EF2000, Digital Image Design, San Jose, Calif., 1997, $49.95.
The high-tech Eurofighter 2000 (EF2000) has yet to see service, but PC owners can pretend to fly it today. A strike fighter developed jointly by Germany, Italy, Spain and the United Kingdom, the appropriately named EF2000 is slated to make its service debut with the Royal Air Force in the year 2000. This, of course, poses a problem for a software design team trying to model a flight simulator after the EF2000: real performance data is either nonexistent or classified.
Digital Image Design, a U.K.-based software development group, is fortunate to have a good relationship with EF2000 developers, and their product–named simply after the aircraft itself–is a solid example of a thorough simulation. This is the second incarnation of the software, the original having been released to critical acclaim two years ago. The most obvious strength of the original has carried over to its descendant, and EF2000 version 2.0 sports a handsome graphics suite that rivals the best any contemporary flight simulation has to offer. Flights are illustrated with green hills, ice-capped mountains, fjords and islands, and the time of day is seen in rustic sunsets, airports lights at night and missle trails during the day.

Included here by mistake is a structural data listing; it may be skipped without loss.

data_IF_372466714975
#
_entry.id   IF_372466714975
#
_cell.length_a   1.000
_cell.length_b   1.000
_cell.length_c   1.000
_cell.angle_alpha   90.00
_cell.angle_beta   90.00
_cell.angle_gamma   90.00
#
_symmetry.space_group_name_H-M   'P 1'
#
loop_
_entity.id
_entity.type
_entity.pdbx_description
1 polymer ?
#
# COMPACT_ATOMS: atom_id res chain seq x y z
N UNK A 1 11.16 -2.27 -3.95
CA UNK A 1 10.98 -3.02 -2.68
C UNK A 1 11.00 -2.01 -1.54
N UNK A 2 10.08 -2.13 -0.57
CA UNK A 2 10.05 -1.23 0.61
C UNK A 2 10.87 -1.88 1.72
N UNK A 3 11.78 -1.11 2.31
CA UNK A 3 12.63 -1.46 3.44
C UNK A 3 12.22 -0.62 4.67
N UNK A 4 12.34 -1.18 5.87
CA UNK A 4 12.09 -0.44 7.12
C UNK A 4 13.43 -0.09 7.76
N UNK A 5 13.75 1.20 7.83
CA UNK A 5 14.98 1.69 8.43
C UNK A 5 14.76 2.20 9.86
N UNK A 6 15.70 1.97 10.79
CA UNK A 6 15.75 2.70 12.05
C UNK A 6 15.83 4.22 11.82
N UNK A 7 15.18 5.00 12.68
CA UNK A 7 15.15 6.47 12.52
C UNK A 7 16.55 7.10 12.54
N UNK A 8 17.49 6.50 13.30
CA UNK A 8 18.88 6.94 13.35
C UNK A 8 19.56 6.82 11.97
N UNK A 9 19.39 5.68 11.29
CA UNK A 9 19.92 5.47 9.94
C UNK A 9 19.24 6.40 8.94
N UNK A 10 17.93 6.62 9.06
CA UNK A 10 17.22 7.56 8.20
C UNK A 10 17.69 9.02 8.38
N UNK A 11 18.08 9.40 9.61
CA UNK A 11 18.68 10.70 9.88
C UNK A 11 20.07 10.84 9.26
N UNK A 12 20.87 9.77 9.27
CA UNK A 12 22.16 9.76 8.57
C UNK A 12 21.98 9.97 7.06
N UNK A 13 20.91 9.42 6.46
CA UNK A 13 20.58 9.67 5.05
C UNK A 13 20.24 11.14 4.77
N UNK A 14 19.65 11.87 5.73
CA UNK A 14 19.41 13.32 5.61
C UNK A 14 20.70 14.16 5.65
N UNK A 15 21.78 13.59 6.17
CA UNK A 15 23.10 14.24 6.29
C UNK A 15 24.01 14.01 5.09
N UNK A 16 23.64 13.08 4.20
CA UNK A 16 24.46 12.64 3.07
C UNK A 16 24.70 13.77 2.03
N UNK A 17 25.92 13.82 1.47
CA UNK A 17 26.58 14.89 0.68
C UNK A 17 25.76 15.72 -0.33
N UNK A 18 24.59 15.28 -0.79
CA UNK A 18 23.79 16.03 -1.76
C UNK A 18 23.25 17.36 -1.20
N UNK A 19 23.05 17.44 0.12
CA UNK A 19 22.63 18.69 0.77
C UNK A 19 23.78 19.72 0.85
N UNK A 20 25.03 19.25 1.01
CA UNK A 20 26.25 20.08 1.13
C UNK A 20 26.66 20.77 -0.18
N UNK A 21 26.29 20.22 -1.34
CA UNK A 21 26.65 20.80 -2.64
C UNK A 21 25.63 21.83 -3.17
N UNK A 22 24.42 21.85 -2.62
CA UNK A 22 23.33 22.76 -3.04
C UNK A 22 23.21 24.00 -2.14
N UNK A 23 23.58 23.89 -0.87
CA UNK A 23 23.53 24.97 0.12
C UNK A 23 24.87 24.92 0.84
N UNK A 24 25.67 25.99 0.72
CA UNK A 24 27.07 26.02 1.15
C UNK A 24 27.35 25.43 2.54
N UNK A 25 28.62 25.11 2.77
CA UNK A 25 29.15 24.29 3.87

Pretty as EF2000 is, it would be but an arcade game if not for the developers’ attention to flight modeling. The Eurofighter is maneuverable, but pilots must respect the value of speed in the equation, and improper management of the speed and agility tradeoff can easily leave the jet vulnerable to less capable aircraft in a dogfight. The virtual pilot is often fortunate enough to fly with highly advanced weapons, and the use of missiles at long ranges is more common than a dogfight.
This brings forward the subject of avionics. Again, a simulation of the Eurofighter and many of its advanced missiles could still be considered a bit of science-fiction until the real deal arrives in the future, but of the conventional weapons modeled in the package, doctrine and effectiveness appear to have been well researched by the developers. The documentation is quite lengthy and covers the ordnance and procedures for the multirole Eurofighter. In practice dogfights with other craft, missiles were neither useless nor infallible and featured realistic ranges and HUD symbiology. Opponent intelligence was respectable as well, with advanced fighters of all nations as eager to use their beyond-visual-range tactics as any Eurofighter pilot might be.
On the technical side, Windows 95 support makes game installation and configuration markedly more user-friendly than they were in the original version, and numerous bug fixes and enhancements have been implemented. Players with modems or network access will be able to fly with or against their friends. The already fine graphics are enhanced further for those with 3D hardware graphics support. Finally, the simulation now features editors to modify mission plans or create quick dogfight scenarios, and excerpts from an excellent strategy guide are included in the package. Whether these extras are enough for veterans of the game is a matter of personal preference, but PC pilots new to EF2000 will find version 2.0 worth checking out.